The increasing popularity of catch-and-release angling indicates a need to identify best practices that minimize sublethal injuries, impairments, and mortality. One factor impacting the viability of catch and release is the risk of hooking injury, which can impact survival in released fishes. In particular, deep hooking is known to increase post-release mortality in numerous species. As such, best practices include the use of equipment and promotion of angler behaviors that reduce incidences of deep hooking. In some areas, angling at night is restricted because of concerns that deep hooking is elevated relative to angling during the day. However, there has been little empirical research investigating whether deep hooking is influenced by the time of day (light levels). In the present study, we captured bluegill (Lepomis macrochirus Rafinesque, 1810) and pumpkinseed (Lepomis gibbosus Linnaeus, 1758) using active angling (cast and retrieve) and passive angling (with a bobber) throughout the 24-hr period, and recorded hook depth and hook location for each fish. We found that passive angling methods resulted in deeper hooking than active angling methods for both bluegill and pumpkinseed across all time periods. Although few pumpkinseed were caught at night, we found that the pumpkinseed caught were hooked more deeply and in more damaging hooking locations at night relative to the day. Hooking injury was independent of diel period for the more frequently landed species, bluegill. These findings emphasize the species-specific nature of catch-and-release outcomes, and suggest that further research is warranted to adequately quantify the impacts of recreational fishing at night.
Research was conducted at the Queen’s University Biology Station on Lake Opinicon, Ontario (44°33´55.37˝N, 76°19´23.26˝W). Lake Opinicon is a mesotrophic lake (i.e., has a typical clarity measured with a Secchi disc between 3–5 m), with a maximum depth of 11 m. Angling was conducted by the researchers in 4-hr blocks between April 30 and May 6, 2015. The entire 24-hr cycle was covered during this time period, with each light level category (dark, low light, bright light; see section below on data management and statistical analyses) represented on at least four separate occasions. Light levels were inferred by time period, with no additional measurements taken to assess light levels. The water temperature at the time of the experiment (measured at a depth of 0.8 m) ranged between 10 and 18 °C throughout the study, while air temperature ranged from 8 to 24 °C. Weather over the study period was mostly clear, with some periods of light cloud cover, and no precipitation. Moon phases during the study period ranged from waxing gibbous (April 30– May 2) to waning gibbous (May 4–May 6), with the full moon occurring on May 3 (Government of Canada 2016).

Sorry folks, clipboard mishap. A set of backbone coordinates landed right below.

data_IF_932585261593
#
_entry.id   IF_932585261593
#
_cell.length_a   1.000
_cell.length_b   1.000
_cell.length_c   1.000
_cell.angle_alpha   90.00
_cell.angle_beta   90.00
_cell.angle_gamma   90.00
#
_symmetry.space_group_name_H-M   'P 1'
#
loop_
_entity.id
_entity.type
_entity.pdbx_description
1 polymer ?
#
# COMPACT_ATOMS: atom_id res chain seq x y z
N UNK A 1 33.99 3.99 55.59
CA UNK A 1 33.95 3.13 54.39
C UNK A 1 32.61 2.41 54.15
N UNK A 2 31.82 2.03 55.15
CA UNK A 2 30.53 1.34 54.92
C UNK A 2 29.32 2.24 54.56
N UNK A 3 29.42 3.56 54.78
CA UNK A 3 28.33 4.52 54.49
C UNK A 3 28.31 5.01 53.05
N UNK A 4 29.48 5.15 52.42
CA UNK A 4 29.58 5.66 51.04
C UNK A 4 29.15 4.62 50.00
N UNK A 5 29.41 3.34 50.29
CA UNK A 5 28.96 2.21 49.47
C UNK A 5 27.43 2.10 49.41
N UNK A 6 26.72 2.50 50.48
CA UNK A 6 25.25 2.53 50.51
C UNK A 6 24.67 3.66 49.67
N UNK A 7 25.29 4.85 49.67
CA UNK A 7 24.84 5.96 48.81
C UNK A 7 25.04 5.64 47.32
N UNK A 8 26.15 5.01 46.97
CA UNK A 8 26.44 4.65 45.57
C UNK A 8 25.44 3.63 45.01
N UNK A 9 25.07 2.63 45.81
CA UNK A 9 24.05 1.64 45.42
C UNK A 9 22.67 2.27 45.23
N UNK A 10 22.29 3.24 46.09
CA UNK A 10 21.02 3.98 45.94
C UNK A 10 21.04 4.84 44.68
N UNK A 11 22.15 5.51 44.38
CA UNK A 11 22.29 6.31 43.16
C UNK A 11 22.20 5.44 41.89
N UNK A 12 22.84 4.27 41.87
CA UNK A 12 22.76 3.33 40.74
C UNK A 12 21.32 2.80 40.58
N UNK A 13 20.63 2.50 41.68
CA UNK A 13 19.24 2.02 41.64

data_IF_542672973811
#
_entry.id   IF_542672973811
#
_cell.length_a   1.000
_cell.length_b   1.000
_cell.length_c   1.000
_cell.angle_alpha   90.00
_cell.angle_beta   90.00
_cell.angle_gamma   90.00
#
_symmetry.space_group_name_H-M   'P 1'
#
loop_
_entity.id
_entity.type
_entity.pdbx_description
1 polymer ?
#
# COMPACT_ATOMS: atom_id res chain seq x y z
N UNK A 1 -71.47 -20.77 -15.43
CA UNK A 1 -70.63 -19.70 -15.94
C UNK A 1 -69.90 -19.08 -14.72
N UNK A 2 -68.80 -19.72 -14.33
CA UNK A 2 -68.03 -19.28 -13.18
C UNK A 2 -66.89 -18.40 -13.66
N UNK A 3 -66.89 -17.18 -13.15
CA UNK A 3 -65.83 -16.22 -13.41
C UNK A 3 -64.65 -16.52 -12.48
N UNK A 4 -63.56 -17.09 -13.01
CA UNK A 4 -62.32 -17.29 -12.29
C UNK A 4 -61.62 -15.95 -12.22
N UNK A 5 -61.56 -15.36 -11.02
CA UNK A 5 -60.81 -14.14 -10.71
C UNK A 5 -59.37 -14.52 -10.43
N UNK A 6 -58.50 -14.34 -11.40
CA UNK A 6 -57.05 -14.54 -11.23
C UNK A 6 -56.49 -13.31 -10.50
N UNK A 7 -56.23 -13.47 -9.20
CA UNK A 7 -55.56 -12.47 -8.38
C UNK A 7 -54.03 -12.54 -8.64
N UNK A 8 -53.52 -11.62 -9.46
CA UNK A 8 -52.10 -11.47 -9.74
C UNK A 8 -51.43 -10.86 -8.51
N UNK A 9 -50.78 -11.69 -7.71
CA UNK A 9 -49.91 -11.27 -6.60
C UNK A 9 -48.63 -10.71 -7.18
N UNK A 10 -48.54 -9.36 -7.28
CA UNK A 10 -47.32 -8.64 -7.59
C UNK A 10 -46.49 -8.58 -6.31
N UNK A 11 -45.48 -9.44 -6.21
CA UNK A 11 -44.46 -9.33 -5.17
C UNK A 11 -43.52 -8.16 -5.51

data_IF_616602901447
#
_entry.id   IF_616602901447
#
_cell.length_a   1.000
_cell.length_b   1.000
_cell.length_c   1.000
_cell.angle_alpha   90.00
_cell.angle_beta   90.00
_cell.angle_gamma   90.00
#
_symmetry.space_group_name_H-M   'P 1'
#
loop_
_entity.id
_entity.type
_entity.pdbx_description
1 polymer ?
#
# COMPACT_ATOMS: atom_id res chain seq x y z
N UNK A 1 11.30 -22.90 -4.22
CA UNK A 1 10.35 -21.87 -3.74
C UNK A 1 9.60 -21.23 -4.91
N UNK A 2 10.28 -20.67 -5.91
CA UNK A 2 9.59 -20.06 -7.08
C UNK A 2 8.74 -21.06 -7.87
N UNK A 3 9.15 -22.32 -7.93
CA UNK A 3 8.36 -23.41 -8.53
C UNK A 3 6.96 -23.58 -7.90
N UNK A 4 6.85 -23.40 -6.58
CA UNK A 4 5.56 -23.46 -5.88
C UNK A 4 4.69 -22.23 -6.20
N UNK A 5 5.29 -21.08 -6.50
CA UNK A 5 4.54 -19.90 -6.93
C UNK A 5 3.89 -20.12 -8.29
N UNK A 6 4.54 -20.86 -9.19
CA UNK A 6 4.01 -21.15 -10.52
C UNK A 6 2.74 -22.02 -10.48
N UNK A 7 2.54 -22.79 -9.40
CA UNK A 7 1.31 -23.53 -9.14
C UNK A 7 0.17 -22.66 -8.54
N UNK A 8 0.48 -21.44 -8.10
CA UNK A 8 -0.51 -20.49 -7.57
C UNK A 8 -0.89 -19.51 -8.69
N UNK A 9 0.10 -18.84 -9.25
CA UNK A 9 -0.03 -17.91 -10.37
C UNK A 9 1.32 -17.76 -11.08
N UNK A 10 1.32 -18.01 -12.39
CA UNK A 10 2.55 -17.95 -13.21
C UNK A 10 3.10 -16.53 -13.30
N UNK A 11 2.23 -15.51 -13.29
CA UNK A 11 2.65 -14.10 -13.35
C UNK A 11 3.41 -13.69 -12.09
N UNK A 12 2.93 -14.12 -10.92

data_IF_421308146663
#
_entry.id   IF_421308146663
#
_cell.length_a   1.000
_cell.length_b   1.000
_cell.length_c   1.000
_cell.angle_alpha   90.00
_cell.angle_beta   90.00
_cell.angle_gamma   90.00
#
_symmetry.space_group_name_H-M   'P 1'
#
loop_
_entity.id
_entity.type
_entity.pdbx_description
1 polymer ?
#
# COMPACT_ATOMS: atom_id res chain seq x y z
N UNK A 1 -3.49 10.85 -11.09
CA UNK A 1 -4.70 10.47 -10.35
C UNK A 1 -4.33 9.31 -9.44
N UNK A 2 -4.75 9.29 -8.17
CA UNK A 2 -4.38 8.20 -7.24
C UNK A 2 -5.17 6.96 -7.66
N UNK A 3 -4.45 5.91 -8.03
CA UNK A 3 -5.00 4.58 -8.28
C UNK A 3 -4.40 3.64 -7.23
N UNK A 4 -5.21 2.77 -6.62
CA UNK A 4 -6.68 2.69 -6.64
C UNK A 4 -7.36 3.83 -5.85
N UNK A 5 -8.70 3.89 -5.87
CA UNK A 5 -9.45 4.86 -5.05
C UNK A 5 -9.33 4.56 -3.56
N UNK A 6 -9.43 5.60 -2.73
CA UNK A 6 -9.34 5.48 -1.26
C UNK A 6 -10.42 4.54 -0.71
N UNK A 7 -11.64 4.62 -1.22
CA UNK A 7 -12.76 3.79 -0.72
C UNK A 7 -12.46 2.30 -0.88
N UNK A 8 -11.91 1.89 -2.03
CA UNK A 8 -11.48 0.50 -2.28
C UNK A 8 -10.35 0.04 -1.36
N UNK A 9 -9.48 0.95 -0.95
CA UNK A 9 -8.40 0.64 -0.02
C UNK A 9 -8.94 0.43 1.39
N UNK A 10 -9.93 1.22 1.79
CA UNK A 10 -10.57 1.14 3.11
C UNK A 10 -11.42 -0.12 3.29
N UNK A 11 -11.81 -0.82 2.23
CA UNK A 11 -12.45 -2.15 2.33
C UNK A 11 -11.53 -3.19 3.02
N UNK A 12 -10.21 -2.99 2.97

Bluegill and pumpkinseed were angled using rod and reel from a dock or fishing boat using small barbed J hooks (Mustad, Gjovik, Norway N-2801, baitholder style, size 8). All anglers used the same organic bait (small worm pieces), measured to 1 cm in length, and two split shots (Gremlin Green, White Bear Lake, MN, USA, 55110, tin sinkers, unleaded, removable) were placed 5–6 cm above the hook. Fishing took place using both active and passive angling methods, with passive angling involving the use of spring oval bobbers placed 0.8 m above the hook. Passive anglers were instructed to wait until the bobber moved to reel the line in, and the same bobber type was used throughout the 24-hr period, (i.e., no photoluminescent bobbers were used at night). Active anglers did not make use of bobbers, but casted and jigged the lure while reeling in. Anglers attempted to standardize angling effort between the two methods as evenly as possible across the 24-hr period and between the two methods.
On landing, the anatomical location of the hook was recorded as: upper lip, lower lip, corner of mouth, upper palate, distal pharynx or esophagus, or gill. No instances of hooking in the tongue were observed, and only one instance of hooking in another location occurred in the study (one fish was hooked in the eye). This event, and any 510 Bulletin of Marine Science. Vol 93, No 2. 2017 hook that penetrated the tissue of the distal pharynx, esophagus, or any part of the gill lamellae, were referred to as a “foul hooking event.” Hooking depth (mm) was measured from the outermost edge of the upper lip to the site of hook penetration. Finally, fish were measured in mm for both total length (TL, the length from the front of the lip to the end of the straightened caudal fin) and standard length (SL, the length from the front of the lip to the end of the caudal peduncle). On release, each fish was given a dorsal fin clip to ensure any recaptured fish were not included in further analysis.